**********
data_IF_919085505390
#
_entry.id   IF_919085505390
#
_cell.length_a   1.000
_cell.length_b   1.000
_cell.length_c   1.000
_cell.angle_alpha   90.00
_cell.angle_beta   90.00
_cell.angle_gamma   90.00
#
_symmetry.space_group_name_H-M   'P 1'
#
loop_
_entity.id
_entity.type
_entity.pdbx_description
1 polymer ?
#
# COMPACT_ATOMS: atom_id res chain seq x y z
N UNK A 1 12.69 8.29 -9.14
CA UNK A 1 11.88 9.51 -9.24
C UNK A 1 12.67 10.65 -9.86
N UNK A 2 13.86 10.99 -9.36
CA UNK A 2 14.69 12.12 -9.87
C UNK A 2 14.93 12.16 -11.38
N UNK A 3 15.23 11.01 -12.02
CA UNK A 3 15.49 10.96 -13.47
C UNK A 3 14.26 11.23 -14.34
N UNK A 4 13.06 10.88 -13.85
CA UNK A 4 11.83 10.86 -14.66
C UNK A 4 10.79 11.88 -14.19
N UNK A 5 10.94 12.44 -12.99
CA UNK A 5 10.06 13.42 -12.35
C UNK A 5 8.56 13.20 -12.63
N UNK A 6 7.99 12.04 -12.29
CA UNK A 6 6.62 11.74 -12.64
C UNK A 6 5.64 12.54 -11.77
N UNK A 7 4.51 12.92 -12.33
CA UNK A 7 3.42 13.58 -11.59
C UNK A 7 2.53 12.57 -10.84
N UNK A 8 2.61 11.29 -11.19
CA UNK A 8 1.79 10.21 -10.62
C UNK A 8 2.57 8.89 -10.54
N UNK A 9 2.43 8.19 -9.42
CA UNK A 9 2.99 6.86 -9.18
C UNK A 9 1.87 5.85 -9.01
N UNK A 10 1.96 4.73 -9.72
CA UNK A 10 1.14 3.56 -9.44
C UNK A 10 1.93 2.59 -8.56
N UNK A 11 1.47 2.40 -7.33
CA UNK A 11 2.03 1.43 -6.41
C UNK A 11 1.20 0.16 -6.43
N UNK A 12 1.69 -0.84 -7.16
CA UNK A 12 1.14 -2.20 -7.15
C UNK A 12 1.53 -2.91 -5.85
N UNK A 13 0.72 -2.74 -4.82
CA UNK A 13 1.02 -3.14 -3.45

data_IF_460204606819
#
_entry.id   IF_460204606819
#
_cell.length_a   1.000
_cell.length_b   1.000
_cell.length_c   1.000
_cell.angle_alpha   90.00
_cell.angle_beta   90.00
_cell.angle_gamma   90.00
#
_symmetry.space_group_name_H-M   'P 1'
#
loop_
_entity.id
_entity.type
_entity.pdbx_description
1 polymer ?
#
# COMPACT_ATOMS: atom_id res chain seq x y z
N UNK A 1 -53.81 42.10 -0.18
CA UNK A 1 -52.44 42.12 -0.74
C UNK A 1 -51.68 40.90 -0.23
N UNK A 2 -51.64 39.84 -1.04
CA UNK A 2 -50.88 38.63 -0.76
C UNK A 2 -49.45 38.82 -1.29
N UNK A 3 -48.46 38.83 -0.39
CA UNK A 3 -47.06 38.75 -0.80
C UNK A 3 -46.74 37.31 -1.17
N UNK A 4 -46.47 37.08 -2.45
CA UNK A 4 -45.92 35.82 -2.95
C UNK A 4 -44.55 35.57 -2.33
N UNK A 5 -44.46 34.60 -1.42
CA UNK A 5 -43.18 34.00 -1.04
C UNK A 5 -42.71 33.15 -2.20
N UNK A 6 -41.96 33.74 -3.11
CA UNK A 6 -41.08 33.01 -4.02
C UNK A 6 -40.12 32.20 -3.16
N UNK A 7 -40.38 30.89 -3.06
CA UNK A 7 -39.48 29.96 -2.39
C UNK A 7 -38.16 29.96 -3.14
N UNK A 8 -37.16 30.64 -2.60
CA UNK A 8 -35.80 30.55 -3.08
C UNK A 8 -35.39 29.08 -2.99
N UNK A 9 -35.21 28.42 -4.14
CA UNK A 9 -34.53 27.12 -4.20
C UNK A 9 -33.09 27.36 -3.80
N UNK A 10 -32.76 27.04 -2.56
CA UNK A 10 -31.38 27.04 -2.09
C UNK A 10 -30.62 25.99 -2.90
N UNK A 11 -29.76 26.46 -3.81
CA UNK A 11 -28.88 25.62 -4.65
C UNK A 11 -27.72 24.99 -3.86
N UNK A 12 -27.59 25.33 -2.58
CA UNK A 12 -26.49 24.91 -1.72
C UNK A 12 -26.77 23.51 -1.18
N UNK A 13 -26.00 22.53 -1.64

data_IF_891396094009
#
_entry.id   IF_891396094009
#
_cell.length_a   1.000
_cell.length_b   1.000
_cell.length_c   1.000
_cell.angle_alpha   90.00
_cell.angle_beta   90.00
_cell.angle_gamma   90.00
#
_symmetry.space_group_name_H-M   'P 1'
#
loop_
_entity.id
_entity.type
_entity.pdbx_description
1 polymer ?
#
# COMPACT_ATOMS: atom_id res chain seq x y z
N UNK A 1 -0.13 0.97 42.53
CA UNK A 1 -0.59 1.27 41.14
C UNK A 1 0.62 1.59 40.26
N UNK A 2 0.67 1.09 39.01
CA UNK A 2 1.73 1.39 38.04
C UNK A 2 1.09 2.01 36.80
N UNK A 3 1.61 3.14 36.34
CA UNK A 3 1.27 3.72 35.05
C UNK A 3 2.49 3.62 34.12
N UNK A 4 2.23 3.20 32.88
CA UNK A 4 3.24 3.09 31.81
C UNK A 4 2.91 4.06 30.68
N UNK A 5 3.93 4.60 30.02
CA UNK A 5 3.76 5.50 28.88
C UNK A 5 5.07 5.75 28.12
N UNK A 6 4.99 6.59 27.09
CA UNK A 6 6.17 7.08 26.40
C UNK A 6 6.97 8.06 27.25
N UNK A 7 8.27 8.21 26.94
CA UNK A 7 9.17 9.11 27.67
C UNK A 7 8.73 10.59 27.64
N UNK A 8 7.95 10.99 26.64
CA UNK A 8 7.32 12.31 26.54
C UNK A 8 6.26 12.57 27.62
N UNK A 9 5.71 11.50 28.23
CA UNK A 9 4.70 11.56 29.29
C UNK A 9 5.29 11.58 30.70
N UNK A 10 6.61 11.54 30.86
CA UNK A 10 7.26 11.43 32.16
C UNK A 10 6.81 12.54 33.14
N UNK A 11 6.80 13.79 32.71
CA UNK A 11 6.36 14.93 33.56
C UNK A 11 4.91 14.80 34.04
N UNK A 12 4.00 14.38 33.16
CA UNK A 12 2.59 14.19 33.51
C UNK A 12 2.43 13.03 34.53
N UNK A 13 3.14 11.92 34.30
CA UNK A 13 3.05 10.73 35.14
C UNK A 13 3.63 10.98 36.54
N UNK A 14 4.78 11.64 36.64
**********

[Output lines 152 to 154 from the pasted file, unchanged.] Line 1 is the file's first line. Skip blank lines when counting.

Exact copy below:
CA UNK A 6 6.17 7.08 26.40
C UNK A 6 6.97 8.06 27.25
N UNK A 7 8.27 8.21 26.94